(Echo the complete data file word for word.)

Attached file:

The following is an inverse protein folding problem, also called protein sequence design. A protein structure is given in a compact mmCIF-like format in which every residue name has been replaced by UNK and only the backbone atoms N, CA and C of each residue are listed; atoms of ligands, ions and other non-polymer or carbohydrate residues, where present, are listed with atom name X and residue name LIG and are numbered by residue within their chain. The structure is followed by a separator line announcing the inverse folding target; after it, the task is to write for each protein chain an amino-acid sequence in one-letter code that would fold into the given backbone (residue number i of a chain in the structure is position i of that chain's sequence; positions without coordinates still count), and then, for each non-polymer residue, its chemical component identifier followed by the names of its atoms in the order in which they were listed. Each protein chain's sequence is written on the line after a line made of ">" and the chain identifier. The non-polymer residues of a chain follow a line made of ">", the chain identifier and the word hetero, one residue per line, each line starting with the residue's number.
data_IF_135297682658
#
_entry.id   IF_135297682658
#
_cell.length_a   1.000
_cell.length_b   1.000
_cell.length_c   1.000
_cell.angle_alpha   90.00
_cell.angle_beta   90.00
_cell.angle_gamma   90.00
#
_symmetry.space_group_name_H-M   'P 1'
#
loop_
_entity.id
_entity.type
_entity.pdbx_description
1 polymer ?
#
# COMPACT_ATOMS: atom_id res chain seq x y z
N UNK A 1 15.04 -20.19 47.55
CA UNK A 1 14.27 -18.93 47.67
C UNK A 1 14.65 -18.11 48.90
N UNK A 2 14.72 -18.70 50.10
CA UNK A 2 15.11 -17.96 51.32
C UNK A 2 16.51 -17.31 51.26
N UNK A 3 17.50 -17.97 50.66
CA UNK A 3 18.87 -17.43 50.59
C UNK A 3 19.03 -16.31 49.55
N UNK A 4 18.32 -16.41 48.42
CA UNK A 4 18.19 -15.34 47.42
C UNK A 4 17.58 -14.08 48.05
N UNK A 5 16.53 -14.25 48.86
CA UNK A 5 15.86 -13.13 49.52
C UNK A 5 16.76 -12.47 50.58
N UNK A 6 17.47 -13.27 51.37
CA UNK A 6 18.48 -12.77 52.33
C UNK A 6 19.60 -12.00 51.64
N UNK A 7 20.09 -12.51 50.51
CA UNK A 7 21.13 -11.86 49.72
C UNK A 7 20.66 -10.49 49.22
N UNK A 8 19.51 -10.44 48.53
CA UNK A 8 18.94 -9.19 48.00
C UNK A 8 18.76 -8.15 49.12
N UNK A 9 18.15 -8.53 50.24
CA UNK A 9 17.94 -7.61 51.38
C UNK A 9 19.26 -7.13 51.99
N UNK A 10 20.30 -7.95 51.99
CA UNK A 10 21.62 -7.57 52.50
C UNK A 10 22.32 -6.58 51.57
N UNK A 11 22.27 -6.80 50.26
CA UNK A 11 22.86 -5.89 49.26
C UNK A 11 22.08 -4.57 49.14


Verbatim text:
The following is an inverse protein folding problem, also called protein sequence design. A protein structure is given in a compact mmCIF-like format in which every residue name has been replaced by UNK and only the backbone atoms N, CA and C of each residue are listed; atoms of ligands, ions and other non-polymer or carbohydrate residues, where present, are listed with atom name X and residue name LIG and are numbered by residue within their chain. The structure is followed by a separator line announcing the inverse folding target; after it, the task is to write for each protein chain an amino-acid sequence in one-letter code that would fold into the given backbone (residue number i of a chain in the structure is position i of that chain's sequence; positions without coordinates still count), and then, for each non-polymer residue, its chemical component identifier followed by the names of its atoms in the order in which they were listed. Each protein chain's sequence is written on the line after a line made of ">" and the chain identifier. The non-polymer residues of a chain follow a line made of ">", the chain identifier and the word hetero, one residue per line, each line starting with the residue's number.
data_IF_135297682658
#
_entry.id   IF_135297682658
#
_cell.length_a   1.000
_cell.length_b   1.000
_cell.length_c   1.000
_cell.angle_alpha   90.00
_cell.angle_beta   90.00
_cell.angle_gamma   90.00
#
_symmetry.space_group_name_H-M   'P 1'
#
loop_
_entity.id
_entity.type
_entity.pdbx_description
1 polymer ?
#
# COMPACT_ATOMS: atom_id res chain seq x y z
N UNK A 1 15.04 -20.19 47.55
CA UNK A 1 14.27 -18.93 47.67
C UNK A 1 14.65 -18.11 48.90
N UNK A 2 14.72 -18.70 50.10
CA UNK A 2 15.11 -17.96 51.32
C UNK A 2 16.51 -17.31 51.26
N UNK A 3 17.50 -17.97 50.66
CA UNK A 3 18.87 -17.43 50.59
C UNK A 3 19.03 -16.31 49.55
N UNK A 4 18.32 -16.41 48.42
CA UNK A 4 18.19 -15.34 47.42
C UNK A 4 17.58 -14.08 48.05
N UNK A 5 16.53 -14.25 48.86
CA UNK A 5 15.86 -13.13 49.52
C UNK A 5 16.76 -12.47 50.58
N UNK A 6 17.47 -13.27 51.37
CA UNK A 6 18.48 -12.77 52.33
C UNK A 6 19.60 -12.00 51.64
N UNK A 7 20.09 -12.51 50.51
CA UNK A 7 21.13 -11.86 49.72
C UNK A 7 20.66 -10.49 49.22
N UNK A 8 19.51 -10.44 48.53
CA UNK A 8 18.94 -9.19 48.00
C UNK A 8 18.76 -8.15 49.12
N UNK A 9 18.15 -8.53 50.24
CA UNK A 9 17.94 -7.61 51.38
C UNK A 9 19.26 -7.13 51.99
N UNK A 10 20.30 -7.95 51.99
CA UNK A 10 21.62 -7.57 52.50
C UNK A 10 22.32 -6.58 51.57
N UNK A 11 22.27 -6.80 50.26
CA UNK A 11 22.86 -5.89 49.26
C UNK A 11 22.08 -4.57 49.14